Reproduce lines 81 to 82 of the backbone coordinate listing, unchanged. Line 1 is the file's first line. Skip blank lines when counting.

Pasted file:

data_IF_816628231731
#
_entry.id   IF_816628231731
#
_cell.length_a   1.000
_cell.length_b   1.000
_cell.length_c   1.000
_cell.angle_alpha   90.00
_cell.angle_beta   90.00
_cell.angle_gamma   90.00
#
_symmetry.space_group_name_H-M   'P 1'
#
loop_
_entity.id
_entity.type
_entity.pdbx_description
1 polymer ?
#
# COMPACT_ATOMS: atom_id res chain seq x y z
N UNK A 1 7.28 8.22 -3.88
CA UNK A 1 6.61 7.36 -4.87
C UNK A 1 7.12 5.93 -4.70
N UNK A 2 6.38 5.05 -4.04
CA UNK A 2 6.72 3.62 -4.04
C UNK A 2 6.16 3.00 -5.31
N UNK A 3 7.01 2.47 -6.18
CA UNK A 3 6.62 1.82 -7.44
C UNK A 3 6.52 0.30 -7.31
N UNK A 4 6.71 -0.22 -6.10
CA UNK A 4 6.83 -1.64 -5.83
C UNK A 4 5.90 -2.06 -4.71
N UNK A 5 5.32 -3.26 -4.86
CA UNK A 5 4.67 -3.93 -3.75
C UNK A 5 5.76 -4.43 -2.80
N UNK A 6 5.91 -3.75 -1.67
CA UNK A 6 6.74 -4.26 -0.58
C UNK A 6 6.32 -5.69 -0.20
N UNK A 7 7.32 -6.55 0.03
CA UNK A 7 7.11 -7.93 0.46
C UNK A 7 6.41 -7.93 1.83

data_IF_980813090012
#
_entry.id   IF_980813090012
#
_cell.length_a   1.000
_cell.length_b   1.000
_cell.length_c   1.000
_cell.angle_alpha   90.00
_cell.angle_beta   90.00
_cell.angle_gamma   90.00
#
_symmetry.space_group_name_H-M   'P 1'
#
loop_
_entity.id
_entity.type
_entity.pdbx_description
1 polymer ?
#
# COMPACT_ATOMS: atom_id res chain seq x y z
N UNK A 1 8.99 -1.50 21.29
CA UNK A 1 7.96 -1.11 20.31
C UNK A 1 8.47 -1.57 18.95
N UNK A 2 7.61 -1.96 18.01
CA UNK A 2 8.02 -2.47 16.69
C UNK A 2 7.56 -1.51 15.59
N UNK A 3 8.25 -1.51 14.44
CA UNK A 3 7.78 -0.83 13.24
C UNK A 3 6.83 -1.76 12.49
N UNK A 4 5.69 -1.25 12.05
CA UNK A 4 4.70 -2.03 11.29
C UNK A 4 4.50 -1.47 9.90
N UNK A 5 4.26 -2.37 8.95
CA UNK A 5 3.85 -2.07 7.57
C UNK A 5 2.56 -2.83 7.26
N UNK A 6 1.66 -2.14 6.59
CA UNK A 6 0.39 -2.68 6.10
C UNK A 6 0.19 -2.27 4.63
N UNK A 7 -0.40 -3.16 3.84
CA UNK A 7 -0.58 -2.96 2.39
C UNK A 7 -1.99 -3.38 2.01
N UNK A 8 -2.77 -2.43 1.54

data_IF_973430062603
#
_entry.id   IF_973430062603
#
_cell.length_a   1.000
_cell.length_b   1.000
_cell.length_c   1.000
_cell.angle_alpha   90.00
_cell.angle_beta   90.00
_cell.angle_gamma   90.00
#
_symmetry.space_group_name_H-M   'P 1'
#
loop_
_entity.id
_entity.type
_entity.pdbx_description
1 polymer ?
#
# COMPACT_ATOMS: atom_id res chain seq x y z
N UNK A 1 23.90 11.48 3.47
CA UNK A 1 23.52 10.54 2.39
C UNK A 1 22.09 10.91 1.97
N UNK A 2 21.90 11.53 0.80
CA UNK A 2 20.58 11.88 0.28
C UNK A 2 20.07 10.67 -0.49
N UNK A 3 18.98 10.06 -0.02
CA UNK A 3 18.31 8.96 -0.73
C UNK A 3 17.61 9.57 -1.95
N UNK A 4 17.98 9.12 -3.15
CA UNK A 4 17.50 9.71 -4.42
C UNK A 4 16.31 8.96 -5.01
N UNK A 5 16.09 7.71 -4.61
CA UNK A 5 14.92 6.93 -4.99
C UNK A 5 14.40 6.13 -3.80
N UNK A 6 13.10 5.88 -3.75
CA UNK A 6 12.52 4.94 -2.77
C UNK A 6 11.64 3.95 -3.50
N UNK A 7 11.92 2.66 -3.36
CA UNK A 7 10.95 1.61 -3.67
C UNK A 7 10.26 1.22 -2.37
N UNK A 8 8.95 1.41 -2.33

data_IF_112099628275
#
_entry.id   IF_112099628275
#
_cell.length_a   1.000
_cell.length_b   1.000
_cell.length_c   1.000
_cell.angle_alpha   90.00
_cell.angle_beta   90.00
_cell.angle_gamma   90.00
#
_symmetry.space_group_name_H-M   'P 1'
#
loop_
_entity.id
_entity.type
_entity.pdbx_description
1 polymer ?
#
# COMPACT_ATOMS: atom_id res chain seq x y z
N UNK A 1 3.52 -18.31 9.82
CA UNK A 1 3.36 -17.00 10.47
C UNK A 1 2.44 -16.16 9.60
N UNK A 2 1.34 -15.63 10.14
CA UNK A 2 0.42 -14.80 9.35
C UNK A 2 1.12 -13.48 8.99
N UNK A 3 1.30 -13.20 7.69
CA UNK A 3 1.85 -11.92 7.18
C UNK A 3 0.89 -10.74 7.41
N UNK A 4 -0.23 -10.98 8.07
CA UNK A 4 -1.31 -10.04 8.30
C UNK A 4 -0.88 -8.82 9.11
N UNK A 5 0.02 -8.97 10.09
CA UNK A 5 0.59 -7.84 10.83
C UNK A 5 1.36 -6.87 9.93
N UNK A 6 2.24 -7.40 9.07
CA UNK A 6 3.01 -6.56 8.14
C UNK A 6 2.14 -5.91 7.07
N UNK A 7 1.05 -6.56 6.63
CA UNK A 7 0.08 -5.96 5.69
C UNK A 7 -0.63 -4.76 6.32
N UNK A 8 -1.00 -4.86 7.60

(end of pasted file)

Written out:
CA UNK A 7 -0.58 -2.96 2.39
C UNK A 7 -1.99 -3.38 2.01